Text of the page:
Jailed City Worker Allegedly Hijacks San Francisco's Computer System

The computer network administrator has been charged with computer tampering for allegedly creating a password that gave him exclusive access to the city's new wide area network.

Antone Gonsalves, Contributor

July 15, 2008

2 Min Read

A disgruntled computer engineer is accused of sabotaging San Francisco's multimillion-dollar computer system, which stores city records such as e-mails, payroll files, and law enforcement documents.

Terry Childs, 43, of Pittsburg, Calif., was being held Tuesday on $5 million bail. The computer network administrator has been charged with four counts of computer tampering, the San Francisco Chronicle reported.

Childs, who works in the city Department of Technology, allegedly created a password that gave him exclusive access to the city's new FiberWAN (wide area network), authorities told the newspaper. He has refused to divulge the password, leaving other system administrators locked out.

Undoing Childs' alleged tampering could cost millions of dollars, city officials said. In the meantime, the system is operating, even though administrators have limited or no access.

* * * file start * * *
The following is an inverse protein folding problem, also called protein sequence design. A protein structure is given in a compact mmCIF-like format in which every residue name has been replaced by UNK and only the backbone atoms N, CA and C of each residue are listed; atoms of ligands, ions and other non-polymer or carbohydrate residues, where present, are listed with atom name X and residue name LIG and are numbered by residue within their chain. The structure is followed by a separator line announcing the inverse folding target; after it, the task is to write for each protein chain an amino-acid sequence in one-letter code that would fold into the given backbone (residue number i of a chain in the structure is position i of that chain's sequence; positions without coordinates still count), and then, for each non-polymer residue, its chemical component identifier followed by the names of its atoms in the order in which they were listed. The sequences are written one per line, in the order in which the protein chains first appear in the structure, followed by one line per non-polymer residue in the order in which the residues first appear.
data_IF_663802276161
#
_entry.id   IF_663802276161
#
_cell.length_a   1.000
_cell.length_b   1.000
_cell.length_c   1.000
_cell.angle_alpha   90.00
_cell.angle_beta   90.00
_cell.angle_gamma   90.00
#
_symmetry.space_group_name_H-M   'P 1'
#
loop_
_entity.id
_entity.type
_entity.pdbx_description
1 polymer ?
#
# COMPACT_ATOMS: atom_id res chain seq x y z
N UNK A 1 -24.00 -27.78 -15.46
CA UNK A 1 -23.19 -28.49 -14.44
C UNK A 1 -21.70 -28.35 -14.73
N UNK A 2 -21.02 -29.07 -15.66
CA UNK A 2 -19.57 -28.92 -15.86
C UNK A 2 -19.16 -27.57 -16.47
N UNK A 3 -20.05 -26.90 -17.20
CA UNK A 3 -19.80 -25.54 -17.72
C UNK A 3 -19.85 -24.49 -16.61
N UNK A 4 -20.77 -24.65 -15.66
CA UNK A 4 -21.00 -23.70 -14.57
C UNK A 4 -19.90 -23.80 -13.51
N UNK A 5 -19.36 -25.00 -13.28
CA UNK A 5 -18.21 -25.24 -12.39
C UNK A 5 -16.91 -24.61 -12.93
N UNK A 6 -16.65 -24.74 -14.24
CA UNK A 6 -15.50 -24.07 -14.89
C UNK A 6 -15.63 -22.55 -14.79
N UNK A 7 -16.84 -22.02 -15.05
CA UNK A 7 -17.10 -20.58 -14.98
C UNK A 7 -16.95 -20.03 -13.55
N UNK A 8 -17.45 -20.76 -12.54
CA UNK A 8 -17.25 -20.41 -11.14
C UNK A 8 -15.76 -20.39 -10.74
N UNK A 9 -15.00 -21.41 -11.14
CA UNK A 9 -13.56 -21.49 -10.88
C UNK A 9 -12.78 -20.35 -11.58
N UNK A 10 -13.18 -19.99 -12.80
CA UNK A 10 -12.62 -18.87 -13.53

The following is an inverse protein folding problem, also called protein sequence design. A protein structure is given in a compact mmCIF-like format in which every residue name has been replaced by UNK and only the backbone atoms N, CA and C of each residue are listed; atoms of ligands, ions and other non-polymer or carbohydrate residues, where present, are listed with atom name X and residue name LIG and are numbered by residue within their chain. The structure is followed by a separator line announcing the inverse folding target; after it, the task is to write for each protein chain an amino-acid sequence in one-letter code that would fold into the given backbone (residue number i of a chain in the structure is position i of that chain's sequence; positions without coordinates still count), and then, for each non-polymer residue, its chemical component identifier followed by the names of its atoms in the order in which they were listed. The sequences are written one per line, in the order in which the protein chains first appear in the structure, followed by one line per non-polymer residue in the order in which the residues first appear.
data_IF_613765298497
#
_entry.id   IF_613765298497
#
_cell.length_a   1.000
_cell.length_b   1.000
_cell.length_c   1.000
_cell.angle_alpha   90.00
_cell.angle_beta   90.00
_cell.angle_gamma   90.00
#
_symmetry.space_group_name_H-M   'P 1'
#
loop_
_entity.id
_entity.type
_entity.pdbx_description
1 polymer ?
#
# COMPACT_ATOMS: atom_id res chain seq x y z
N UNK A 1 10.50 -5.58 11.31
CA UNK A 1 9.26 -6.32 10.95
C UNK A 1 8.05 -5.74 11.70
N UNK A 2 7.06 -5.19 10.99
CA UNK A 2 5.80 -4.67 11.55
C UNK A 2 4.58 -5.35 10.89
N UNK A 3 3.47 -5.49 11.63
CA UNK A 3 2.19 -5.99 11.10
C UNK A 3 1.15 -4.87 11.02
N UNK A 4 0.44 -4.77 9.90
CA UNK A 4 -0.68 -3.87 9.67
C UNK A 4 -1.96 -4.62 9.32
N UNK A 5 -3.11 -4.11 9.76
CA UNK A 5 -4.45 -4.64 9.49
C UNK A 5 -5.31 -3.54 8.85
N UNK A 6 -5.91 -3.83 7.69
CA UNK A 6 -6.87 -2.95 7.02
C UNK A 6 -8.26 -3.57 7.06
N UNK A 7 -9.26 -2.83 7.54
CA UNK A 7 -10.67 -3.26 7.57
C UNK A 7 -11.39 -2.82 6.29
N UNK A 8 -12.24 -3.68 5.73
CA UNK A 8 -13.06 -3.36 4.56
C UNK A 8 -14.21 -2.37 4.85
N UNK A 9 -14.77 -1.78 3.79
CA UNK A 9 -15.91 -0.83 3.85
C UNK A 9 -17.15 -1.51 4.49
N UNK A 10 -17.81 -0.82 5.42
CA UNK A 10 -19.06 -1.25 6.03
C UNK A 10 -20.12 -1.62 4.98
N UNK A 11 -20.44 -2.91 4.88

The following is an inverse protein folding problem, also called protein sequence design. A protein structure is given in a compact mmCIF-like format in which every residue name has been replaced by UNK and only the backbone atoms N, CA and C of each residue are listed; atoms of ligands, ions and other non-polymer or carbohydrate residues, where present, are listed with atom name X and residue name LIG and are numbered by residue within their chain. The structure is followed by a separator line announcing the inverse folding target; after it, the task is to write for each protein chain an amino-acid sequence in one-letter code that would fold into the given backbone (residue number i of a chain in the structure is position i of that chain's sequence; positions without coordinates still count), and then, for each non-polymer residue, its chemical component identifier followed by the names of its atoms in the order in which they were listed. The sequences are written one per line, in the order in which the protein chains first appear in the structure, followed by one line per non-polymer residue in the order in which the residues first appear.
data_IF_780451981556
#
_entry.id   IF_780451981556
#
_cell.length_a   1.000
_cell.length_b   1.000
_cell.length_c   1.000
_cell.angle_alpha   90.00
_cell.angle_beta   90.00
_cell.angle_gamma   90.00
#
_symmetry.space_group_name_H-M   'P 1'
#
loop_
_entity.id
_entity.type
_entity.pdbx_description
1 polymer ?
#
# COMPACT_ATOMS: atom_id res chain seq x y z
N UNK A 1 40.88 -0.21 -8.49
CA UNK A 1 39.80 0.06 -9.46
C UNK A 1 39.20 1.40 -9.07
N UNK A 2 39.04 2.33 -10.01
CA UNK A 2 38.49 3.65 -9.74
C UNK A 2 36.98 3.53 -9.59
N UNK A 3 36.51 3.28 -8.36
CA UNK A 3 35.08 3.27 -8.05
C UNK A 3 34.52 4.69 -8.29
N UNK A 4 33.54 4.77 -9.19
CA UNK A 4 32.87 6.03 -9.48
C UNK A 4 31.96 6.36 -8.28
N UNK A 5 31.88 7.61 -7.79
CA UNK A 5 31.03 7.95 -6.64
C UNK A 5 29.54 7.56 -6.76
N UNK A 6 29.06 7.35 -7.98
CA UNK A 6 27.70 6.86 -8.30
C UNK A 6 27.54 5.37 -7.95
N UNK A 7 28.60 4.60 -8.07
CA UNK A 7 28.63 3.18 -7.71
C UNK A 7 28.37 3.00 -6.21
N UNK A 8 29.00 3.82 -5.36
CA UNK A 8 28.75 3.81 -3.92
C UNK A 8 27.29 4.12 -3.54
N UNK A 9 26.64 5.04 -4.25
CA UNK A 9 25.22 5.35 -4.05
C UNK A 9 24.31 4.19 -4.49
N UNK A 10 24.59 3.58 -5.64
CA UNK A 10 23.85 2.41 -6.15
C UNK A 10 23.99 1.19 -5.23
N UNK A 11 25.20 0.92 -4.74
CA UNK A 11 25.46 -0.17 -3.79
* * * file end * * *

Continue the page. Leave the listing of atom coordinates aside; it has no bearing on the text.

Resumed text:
Childs, who has worked for the city for about five years, had been disciplined in recent months for poor job performance, and supervisors had tried to fire him, the newspaper reported.

"They weren't able to do it -- this was kind of his insurance policy," an official who spoke on the condition of anonymity told the newspaper. Childs allegedly began tampering with the computer system June 20, building a tracing system to monitor what other administrators were saying or doing about his personnel case.

Following Childs' arrest, authorities searched his home and car, fearing that he may have arranged for a third party to access the system by telephone or other electronic device to destroy sensitive city documents, the Chronicle said. No such device or evidence of such an arrangement was found.

Childs' base pay in 2007 was $126,735. He earned an additional $22,534 for being on-call as a troubleshooter, the newspaper said.

Security officials often warn organizations that employees are at least as big a threat to computer systems as outside hackers. Nevertheless, the 2008 InformationWeek Strategic Security Study found that 21% of companies never conduct security risk assessments and, of those that do, just one in five impose the rigor of using a specialized external auditor.

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